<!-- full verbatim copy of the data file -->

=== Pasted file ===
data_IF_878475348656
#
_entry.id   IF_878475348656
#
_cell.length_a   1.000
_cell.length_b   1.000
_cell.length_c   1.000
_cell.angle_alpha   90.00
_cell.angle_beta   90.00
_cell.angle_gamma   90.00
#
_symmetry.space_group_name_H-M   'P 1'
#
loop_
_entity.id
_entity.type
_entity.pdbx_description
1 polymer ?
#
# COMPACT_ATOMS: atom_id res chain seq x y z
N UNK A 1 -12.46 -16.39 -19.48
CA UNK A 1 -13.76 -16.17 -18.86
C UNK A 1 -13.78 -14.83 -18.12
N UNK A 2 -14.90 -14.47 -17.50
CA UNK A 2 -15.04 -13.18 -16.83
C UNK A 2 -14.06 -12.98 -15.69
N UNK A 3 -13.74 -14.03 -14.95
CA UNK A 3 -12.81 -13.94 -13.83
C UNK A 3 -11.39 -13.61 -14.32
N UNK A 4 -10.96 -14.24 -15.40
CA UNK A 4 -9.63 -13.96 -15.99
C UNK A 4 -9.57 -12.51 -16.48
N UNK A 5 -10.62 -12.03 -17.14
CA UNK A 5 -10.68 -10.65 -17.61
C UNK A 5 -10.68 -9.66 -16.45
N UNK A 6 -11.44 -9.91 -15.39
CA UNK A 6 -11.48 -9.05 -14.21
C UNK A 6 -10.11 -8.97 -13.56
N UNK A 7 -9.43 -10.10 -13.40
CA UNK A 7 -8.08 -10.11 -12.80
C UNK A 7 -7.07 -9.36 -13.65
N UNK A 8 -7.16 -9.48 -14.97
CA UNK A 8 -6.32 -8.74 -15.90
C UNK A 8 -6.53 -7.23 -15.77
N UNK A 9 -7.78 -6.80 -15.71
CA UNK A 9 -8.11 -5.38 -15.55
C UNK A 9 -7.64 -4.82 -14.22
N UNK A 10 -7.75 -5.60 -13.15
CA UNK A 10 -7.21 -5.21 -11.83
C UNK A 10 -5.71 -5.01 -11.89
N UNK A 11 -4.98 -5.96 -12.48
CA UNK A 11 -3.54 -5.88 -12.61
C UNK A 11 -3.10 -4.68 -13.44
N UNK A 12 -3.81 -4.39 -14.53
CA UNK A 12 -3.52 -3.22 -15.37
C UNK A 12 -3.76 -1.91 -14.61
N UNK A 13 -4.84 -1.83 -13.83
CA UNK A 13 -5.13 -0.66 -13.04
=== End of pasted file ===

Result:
data_IF_878475348656
#
_entry.id   IF_878475348656
#
_cell.length_a   1.000
_cell.length_b   1.000
_cell.length_c   1.000
_cell.angle_alpha   90.00
_cell.angle_beta   90.00
_cell.angle_gamma   90.00
#
_symmetry.space_group_name_H-M   'P 1'
#
loop_
_entity.id
_entity.type
_entity.pdbx_description
1 polymer ?
#
# COMPACT_ATOMS: atom_id res chain seq x y z
N UNK A 1 -12.46 -16.39 -19.48
CA UNK A 1 -13.76 -16.17 -18.86
C UNK A 1 -13.78 -14.83 -18.12
N UNK A 2 -14.90 -14.47 -17.50
CA UNK A 2 -15.04 -13.18 -16.83
C UNK A 2 -14.06 -12.98 -15.69
N UNK A 3 -13.74 -14.03 -14.95
CA UNK A 3 -12.81 -13.94 -13.83
C UNK A 3 -11.39 -13.61 -14.32
N UNK A 4 -10.96 -14.24 -15.40
CA UNK A 4 -9.63 -13.96 -15.99
C UNK A 4 -9.57 -12.51 -16.48
N UNK A 5 -10.62 -12.03 -17.14
CA UNK A 5 -10.68 -10.65 -17.61
C UNK A 5 -10.68 -9.66 -16.45
N UNK A 6 -11.44 -9.91 -15.39
CA UNK A 6 -11.48 -9.05 -14.21
C UNK A 6 -10.11 -8.97 -13.56
N UNK A 7 -9.43 -10.10 -13.40
CA UNK A 7 -8.08 -10.11 -12.80
C UNK A 7 -7.07 -9.36 -13.65
N UNK A 8 -7.16 -9.48 -14.97
CA UNK A 8 -6.32 -8.74 -15.90
C UNK A 8 -6.53 -7.23 -15.77
N UNK A 9 -7.78 -6.80 -15.71
CA UNK A 9 -8.11 -5.38 -15.55
C UNK A 9 -7.64 -4.82 -14.22
N UNK A 10 -7.75 -5.60 -13.15
CA UNK A 10 -7.21 -5.21 -11.83
C UNK A 10 -5.71 -5.01 -11.89
N UNK A 11 -4.98 -5.96 -12.48
CA UNK A 11 -3.54 -5.88 -12.61
C UNK A 11 -3.10 -4.68 -13.44
N UNK A 12 -3.81 -4.39 -14.53
CA UNK A 12 -3.52 -3.22 -15.37
C UNK A 12 -3.76 -1.91 -14.61
N UNK A 13 -4.84 -1.83 -13.83
CA UNK A 13 -5.13 -0.66 -13.04